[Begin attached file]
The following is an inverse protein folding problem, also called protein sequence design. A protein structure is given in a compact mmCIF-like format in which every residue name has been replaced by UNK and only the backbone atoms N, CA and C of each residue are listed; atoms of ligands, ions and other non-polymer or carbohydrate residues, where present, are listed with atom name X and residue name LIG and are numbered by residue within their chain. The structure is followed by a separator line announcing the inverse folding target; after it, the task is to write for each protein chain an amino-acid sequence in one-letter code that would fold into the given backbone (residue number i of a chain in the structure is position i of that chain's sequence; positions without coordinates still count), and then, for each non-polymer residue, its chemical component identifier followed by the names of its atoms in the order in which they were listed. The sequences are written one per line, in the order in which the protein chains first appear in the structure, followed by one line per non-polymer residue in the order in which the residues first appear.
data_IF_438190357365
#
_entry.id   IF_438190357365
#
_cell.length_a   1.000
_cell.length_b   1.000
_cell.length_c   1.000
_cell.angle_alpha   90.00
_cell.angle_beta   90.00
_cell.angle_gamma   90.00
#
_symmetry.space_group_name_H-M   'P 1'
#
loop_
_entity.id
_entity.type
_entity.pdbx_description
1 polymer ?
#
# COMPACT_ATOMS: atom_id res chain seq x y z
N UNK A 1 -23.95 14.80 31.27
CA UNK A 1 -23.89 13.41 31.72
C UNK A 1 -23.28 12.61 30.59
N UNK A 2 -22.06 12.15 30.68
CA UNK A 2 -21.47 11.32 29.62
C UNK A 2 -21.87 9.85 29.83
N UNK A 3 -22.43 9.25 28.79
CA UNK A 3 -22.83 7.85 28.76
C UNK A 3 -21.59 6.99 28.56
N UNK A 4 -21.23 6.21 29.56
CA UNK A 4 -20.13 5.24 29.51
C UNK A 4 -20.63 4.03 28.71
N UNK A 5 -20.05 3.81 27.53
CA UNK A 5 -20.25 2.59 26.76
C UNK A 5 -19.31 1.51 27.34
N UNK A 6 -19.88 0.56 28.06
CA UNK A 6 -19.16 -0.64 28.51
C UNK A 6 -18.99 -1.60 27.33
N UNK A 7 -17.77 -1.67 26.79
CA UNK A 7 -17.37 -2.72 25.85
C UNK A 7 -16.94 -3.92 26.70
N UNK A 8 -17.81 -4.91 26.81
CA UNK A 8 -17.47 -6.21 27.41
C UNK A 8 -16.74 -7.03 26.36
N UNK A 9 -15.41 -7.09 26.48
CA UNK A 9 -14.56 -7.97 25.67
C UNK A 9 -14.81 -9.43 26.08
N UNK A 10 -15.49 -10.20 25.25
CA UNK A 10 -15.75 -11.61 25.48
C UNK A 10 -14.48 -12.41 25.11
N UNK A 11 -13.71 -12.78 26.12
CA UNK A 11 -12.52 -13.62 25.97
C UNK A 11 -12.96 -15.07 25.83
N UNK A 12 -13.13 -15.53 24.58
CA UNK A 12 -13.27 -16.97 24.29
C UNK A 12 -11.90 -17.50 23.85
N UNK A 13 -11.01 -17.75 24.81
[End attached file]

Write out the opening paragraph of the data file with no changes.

The following is an inverse protein folding problem, also called protein sequence design. A protein structure is given in a compact mmCIF-like format in which every residue name has been replaced by UNK and only the backbone atoms N, CA and C of each residue are listed; atoms of ligands, ions and other non-polymer or carbohydrate residues, where present, are listed with atom name X and residue name LIG and are numbered by residue within their chain. The structure is followed by a separator line announcing the inverse folding target; after it, the task is to write for each protein chain an amino-acid sequence in one-letter code that would fold into the given backbone (residue number i of a chain in the structure is position i of that chain's sequence; positions without coordinates still count), and then, for each non-polymer residue, its chemical component identifier followed by the names of its atoms in the order in which they were listed. The sequences are written one per line, in the order in which the protein chains first appear in the structure, followed by one line per non-polymer residue in the order in which the residues first appear.